Well, it's certainly clever. And complicated. And big.
Strike Force Cobra is the sort of game nobody even dreamed about in the days before Knight Lore proved animated 3D graphics were possible.
I suppose in terms of plot Strike Force is a little like Shadowfire and in terms of look it's a lot like Fairlight. Having worked my way through the first level (armed with twelve cups of coffee and extensive reviewers crib notes (that said things like 'now move the joystick up') I can guess that the game could take months to solve.
It's plot no: 6088/7B. Take one evil criminal genius. Take it as read he wants to blow up the world, and you stop him by getting into a computer. Your mission (should you decide to accept it) is to select four team members (from a choice of eight), enter the enemy fortress and find your way through to the computer. Getting there involves much opening of locked doors (unusual, that) and much finding of computer room codes - by freeing hostages.
The first of a great many steps is to choose your team - actually I doubt that it matters which four you pick from the eight in terms of playing the game - but for reasons of taste you may not wish to select some of the more gruesome options. (They are digitised computer journalists and therefore not a pretty sight.)
You can switch between the four members of your team at any time and the real skill of the game comes in working out how to get the team members to work together effectively.
First orientate each member of the team relative to the others and arrange for them to meet up. There are various rooms which contain door control mechanisms which open shutters in quite separate sections of the fortress - perhaps the ones blocking the path of some other member of your team.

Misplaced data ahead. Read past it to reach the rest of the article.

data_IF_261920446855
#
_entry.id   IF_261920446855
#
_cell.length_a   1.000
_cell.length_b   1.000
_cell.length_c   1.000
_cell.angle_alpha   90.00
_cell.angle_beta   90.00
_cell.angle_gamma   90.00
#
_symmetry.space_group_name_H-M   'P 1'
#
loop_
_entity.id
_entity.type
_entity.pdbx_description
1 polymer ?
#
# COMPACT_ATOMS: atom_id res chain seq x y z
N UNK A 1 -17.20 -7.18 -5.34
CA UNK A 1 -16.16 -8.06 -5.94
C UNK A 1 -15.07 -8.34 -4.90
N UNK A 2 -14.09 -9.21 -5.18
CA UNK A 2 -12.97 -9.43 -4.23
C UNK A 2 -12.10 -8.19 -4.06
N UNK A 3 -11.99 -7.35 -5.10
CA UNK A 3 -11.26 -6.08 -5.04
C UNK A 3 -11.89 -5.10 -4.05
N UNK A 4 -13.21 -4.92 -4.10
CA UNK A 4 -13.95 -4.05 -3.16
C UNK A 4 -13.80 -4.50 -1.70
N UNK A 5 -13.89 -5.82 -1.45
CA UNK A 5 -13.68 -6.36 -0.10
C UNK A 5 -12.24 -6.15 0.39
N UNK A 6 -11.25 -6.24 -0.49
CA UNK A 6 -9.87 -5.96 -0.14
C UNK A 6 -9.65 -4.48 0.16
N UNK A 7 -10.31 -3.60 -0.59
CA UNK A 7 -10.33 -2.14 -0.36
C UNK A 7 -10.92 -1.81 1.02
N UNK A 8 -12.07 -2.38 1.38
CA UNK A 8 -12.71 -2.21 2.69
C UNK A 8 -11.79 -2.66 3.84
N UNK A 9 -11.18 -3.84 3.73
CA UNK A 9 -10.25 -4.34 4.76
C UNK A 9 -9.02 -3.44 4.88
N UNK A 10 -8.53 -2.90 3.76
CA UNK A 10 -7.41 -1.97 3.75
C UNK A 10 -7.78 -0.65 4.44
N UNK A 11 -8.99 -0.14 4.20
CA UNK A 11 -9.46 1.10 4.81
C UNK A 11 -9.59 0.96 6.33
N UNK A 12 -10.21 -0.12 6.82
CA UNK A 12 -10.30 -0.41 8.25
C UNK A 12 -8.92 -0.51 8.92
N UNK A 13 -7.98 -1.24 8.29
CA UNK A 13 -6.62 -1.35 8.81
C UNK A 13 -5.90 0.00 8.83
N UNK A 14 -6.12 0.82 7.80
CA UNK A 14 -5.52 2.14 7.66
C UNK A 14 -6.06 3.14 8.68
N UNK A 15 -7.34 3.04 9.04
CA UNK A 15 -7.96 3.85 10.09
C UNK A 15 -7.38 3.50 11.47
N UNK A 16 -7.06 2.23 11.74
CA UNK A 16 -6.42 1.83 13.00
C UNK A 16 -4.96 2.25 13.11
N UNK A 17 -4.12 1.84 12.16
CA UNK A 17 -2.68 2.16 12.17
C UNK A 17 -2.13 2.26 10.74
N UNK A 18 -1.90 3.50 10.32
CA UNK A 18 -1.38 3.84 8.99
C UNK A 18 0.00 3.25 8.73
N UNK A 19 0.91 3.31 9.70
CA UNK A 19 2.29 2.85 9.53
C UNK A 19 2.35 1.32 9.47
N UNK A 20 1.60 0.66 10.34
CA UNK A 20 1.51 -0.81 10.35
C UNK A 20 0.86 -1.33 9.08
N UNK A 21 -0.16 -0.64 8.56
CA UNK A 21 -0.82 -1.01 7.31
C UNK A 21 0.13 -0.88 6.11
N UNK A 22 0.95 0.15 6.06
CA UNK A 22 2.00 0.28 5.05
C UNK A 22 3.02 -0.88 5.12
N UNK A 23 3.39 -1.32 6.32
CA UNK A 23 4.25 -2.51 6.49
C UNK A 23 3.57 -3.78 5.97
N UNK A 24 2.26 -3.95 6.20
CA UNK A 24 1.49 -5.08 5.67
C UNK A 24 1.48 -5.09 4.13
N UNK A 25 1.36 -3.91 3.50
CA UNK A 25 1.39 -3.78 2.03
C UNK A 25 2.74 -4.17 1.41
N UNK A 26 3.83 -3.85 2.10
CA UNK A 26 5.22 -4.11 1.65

There are of course lots of things: round things, square things, hexagonal things. Very many of them attack you. Some attack you accidentally, others go straight for the jugular.
Your commandos are capable of a variety of movements, all of which will come in handy at one time or another. Diving can get you over obstacles and through windows (and makes you feel macho). Jumping achieves similar results. And crouching is sometimes vital to avoid gunfire.
Your team members get tired, too. I had an entertaining few minutes making one of my unit crawl everywhere on his knees and whenever he got tired - which was every few steps - he wiped his feverish brow. I haven't laughed so much since I tried to starve Activision's Little Computer Person.
Now all this would be wonderful and the game would get a Classic rating were it not for the fact that the game doesn't really look that good. It is 3D, but the animation is very jerky and the perspective is sometimes very confusing. Some of the characters are just not very well drawn. This detracts from the tension in a major way.
Strike Force Cobra is clever, complicated and big, I don't think it looks very good and I was infuriated by the slowness of response. Treat it as an enormous puzzle rather than an arcade game and you may be less disappointed.
Author: Five Ways
Reviewer: Graham Taylor
Vast 3D arcade strategy game. Big on complexity but partly spoilt by jerky animation and inferior graphics.
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